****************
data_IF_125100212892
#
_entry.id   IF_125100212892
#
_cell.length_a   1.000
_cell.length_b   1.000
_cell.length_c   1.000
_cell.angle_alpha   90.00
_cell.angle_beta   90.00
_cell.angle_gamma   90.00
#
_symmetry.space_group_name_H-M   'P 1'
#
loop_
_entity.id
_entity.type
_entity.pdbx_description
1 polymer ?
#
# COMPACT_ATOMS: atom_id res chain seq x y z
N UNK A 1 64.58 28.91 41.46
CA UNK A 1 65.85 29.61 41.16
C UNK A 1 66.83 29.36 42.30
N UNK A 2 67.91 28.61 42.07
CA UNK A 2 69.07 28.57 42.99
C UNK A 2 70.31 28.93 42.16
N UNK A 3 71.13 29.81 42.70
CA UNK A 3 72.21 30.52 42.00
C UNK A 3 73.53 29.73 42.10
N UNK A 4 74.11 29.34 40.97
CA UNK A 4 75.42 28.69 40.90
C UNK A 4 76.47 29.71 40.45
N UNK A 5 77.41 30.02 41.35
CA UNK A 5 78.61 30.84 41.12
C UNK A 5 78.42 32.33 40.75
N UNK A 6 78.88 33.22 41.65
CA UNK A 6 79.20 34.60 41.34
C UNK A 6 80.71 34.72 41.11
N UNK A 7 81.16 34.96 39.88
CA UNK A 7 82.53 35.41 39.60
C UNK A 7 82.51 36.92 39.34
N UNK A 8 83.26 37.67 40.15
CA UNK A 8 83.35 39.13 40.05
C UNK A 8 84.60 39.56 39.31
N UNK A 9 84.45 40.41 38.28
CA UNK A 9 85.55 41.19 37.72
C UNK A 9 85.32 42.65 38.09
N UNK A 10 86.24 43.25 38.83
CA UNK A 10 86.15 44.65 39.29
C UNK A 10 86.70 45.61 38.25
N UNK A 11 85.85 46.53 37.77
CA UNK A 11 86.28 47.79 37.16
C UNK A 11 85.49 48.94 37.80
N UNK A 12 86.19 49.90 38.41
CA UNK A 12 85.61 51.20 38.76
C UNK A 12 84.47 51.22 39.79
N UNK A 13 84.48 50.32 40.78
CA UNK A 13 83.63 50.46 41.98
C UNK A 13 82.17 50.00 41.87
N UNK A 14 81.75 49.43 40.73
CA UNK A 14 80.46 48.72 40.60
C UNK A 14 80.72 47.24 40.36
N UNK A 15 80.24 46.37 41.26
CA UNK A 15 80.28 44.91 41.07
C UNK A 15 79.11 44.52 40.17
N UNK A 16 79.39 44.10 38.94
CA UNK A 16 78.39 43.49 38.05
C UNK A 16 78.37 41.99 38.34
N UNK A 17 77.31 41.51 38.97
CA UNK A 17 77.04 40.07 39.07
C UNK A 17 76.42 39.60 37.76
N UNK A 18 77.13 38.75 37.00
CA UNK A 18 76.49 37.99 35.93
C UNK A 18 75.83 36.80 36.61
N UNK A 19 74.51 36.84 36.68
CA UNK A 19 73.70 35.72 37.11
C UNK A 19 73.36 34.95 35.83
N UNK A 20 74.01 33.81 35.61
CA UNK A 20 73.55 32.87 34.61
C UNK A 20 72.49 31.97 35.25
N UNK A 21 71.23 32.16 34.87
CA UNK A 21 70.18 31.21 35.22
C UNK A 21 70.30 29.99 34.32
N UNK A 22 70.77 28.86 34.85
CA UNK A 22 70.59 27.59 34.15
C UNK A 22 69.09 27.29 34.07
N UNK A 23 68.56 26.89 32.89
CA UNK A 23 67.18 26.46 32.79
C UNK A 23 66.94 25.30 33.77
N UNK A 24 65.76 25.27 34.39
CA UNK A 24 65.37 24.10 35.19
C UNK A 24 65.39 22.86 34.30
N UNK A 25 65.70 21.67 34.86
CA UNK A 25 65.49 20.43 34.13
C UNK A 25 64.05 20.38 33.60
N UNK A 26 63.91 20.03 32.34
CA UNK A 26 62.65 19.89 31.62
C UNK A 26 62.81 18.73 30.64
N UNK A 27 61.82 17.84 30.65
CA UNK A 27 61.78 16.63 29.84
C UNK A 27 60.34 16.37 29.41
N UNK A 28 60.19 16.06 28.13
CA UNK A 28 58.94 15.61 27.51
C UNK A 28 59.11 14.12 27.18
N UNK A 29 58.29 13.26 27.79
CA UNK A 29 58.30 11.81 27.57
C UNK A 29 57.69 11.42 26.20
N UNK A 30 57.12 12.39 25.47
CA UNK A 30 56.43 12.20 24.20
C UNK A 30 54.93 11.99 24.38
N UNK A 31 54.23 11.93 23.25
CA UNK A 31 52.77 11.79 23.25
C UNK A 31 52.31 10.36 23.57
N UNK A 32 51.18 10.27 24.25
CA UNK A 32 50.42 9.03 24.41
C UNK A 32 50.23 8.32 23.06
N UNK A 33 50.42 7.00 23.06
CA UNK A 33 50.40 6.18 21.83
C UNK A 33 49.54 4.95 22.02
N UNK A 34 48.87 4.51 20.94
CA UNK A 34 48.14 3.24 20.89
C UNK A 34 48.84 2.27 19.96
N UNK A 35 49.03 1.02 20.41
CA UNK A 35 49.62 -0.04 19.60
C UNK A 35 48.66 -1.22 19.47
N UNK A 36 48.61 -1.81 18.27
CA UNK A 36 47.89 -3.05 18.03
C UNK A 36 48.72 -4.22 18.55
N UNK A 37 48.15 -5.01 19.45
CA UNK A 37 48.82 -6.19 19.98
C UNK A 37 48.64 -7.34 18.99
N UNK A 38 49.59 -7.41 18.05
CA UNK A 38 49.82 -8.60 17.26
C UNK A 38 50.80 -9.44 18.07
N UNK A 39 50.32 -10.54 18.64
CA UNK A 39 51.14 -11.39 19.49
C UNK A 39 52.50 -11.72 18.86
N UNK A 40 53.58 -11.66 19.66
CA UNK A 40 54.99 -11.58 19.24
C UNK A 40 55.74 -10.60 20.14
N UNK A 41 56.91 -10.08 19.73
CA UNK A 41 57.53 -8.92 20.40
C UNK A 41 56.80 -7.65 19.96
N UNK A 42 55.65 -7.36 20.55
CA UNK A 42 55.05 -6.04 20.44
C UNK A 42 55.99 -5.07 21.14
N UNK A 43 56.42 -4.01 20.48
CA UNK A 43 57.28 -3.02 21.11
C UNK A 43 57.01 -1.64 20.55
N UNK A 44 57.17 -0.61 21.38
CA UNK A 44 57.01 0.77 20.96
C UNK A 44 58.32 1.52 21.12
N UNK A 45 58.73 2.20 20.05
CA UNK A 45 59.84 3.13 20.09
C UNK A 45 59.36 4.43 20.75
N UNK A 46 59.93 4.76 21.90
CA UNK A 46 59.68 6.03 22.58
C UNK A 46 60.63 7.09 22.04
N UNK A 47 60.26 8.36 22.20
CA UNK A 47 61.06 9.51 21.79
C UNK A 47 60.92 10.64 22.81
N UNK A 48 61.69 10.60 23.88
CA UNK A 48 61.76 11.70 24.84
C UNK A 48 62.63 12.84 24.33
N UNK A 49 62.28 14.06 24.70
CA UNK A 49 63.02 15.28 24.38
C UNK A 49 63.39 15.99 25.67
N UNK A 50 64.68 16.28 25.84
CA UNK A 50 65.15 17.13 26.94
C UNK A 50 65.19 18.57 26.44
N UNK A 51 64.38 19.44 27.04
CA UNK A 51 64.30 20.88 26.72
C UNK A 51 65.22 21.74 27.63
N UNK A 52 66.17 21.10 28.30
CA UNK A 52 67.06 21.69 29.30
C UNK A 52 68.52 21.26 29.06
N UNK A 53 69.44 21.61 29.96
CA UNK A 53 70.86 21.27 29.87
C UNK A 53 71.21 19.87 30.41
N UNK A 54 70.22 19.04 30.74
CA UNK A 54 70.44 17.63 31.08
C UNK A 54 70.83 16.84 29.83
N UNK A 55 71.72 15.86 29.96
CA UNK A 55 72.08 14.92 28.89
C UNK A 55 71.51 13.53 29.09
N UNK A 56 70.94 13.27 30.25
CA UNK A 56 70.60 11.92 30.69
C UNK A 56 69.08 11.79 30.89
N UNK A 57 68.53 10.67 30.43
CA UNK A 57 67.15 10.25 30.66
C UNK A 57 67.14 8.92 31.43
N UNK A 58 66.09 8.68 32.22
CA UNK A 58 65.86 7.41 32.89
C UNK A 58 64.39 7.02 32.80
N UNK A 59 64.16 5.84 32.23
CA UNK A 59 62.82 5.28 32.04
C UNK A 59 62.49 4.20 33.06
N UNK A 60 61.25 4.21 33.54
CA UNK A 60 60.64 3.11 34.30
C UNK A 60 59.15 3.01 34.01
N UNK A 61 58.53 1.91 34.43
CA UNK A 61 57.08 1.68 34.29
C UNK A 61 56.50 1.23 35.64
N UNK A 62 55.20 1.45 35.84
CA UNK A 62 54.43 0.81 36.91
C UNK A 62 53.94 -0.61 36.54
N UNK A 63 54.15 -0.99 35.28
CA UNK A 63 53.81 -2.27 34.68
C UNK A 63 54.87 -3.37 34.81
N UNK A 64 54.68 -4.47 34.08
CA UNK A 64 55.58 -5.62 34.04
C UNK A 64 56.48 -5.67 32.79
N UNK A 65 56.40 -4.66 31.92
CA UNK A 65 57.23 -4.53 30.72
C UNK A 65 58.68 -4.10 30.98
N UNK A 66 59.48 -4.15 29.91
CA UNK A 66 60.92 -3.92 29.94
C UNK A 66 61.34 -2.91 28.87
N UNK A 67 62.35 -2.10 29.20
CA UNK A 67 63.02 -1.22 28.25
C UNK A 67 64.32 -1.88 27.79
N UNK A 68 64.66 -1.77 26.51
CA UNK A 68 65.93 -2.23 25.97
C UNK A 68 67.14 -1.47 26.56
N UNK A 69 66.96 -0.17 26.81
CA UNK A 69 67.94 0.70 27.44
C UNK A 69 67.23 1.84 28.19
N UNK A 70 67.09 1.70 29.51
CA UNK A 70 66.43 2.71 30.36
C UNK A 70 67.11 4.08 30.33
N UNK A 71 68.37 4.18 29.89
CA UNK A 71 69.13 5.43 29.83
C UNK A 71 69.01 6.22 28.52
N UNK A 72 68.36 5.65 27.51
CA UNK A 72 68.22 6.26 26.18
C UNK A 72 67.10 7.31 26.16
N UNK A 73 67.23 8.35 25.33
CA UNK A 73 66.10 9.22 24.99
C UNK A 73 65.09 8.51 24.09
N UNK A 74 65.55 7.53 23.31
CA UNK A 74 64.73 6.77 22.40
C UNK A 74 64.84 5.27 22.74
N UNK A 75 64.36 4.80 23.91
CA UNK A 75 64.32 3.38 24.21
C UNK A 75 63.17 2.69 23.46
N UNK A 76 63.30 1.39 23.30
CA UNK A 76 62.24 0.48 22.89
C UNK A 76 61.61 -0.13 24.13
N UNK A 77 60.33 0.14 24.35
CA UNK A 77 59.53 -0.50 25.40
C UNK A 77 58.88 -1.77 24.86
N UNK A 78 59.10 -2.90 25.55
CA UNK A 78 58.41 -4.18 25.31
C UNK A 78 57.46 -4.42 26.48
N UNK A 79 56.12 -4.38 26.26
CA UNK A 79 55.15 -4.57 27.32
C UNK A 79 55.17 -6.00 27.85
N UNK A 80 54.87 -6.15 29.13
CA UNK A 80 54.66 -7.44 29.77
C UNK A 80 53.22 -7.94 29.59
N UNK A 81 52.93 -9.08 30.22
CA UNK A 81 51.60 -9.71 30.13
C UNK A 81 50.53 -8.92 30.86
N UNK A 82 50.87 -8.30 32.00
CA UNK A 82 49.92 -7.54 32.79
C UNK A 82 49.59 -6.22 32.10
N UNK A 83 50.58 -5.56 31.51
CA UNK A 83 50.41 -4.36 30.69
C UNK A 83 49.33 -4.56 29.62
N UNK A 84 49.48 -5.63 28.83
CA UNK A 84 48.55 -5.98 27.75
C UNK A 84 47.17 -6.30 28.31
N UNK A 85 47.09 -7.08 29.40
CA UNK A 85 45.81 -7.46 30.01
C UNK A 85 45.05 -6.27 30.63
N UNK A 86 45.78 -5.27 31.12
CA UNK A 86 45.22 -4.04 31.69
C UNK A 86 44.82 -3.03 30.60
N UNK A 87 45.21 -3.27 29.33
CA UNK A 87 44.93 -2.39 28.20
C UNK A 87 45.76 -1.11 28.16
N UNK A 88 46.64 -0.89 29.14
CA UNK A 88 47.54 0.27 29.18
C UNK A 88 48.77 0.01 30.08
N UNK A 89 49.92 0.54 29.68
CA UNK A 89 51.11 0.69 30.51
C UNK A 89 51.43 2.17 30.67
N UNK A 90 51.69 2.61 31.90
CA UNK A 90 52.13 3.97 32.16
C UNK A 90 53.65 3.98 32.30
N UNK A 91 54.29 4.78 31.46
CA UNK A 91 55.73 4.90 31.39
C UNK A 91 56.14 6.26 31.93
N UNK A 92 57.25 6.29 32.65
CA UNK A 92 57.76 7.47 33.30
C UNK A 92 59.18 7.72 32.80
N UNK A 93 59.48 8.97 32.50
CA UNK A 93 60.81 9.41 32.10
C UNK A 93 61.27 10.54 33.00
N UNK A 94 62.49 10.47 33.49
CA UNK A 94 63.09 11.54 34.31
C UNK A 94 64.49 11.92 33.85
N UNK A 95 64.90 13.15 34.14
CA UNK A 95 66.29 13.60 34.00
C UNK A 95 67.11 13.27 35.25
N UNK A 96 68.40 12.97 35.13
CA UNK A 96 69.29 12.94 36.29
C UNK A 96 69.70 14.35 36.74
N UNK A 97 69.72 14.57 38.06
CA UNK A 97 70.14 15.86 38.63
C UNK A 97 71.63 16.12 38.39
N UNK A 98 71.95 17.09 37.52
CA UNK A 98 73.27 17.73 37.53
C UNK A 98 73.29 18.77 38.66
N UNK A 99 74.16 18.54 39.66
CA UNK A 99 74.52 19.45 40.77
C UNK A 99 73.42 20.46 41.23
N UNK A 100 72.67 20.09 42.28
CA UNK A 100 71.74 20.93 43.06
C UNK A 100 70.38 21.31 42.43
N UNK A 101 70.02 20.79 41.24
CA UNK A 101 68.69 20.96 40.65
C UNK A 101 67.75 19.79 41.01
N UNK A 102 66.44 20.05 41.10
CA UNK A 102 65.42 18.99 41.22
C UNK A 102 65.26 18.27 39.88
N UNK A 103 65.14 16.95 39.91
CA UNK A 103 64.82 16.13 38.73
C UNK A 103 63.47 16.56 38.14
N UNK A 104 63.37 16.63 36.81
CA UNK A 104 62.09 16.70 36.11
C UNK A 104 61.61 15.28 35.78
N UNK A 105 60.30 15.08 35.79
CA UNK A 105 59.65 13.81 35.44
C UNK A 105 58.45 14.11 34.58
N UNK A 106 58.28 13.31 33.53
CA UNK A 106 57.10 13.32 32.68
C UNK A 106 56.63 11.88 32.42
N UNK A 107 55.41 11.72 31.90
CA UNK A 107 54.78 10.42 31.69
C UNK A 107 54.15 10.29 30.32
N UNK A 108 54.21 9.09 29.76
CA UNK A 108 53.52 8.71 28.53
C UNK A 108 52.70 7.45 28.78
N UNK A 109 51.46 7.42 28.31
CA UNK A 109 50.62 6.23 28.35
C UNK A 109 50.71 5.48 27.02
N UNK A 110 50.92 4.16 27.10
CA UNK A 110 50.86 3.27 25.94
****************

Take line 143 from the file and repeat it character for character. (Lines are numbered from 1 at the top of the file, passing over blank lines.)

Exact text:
C UNK A 41 56.80 -7.65 19.96